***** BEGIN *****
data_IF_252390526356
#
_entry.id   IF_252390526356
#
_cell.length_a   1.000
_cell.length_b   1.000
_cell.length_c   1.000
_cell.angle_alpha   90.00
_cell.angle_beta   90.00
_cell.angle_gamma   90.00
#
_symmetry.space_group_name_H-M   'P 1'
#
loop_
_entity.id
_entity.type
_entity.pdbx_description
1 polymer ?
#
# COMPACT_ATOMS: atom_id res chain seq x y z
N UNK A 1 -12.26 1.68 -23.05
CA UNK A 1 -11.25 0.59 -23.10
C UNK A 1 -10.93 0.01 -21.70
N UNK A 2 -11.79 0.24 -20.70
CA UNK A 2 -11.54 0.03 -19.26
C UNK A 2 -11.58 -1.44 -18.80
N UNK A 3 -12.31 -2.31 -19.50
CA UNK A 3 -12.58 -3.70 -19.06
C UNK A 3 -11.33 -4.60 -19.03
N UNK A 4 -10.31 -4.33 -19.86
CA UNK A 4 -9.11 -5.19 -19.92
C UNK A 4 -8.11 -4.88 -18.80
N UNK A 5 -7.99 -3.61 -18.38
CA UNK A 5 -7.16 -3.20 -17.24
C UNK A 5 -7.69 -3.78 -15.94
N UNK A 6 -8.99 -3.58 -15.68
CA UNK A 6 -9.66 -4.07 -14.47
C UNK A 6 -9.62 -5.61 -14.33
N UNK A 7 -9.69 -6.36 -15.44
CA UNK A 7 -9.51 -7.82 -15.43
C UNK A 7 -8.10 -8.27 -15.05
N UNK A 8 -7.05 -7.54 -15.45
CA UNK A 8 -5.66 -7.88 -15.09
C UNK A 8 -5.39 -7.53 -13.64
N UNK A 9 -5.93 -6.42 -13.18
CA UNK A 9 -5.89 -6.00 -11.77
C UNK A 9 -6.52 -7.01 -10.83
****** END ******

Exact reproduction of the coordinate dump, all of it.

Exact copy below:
data_IF_252390526356
#
_entry.id   IF_252390526356
#
_cell.length_a   1.000
_cell.length_b   1.000
_cell.length_c   1.000
_cell.angle_alpha   90.00
_cell.angle_beta   90.00
_cell.angle_gamma   90.00
#
_symmetry.space_group_name_H-M   'P 1'
#
loop_
_entity.id
_entity.type
_entity.pdbx_description
1 polymer ?
#
# COMPACT_ATOMS: atom_id res chain seq x y z
N UNK A 1 -12.26 1.68 -23.05
CA UNK A 1 -11.25 0.59 -23.10
C UNK A 1 -10.93 0.01 -21.70
N UNK A 2 -11.79 0.24 -20.70
CA UNK A 2 -11.54 0.03 -19.26
C UNK A 2 -11.58 -1.44 -18.80
N UNK A 3 -12.31 -2.31 -19.50
CA UNK A 3 -12.58 -3.70 -19.06
C UNK A 3 -11.33 -4.60 -19.03
N UNK A 4 -10.31 -4.33 -19.86
CA UNK A 4 -9.11 -5.19 -19.92
C UNK A 4 -8.11 -4.88 -18.80
N UNK A 5 -7.99 -3.61 -18.38
CA UNK A 5 -7.16 -3.20 -17.24
C UNK A 5 -7.69 -3.78 -15.94
N UNK A 6 -8.99 -3.58 -15.68
CA UNK A 6 -9.66 -4.07 -14.47
C UNK A 6 -9.62 -5.61 -14.33
N UNK A 7 -9.69 -6.36 -15.44
CA UNK A 7 -9.51 -7.82 -15.43
C UNK A 7 -8.10 -8.27 -15.05
N UNK A 8 -7.05 -7.54 -15.45
CA UNK A 8 -5.66 -7.88 -15.09
C UNK A 8 -5.39 -7.53 -13.64
N UNK A 9 -5.93 -6.42 -13.18
CA UNK A 9 -5.89 -6.00 -11.77
C UNK A 9 -6.52 -7.01 -10.83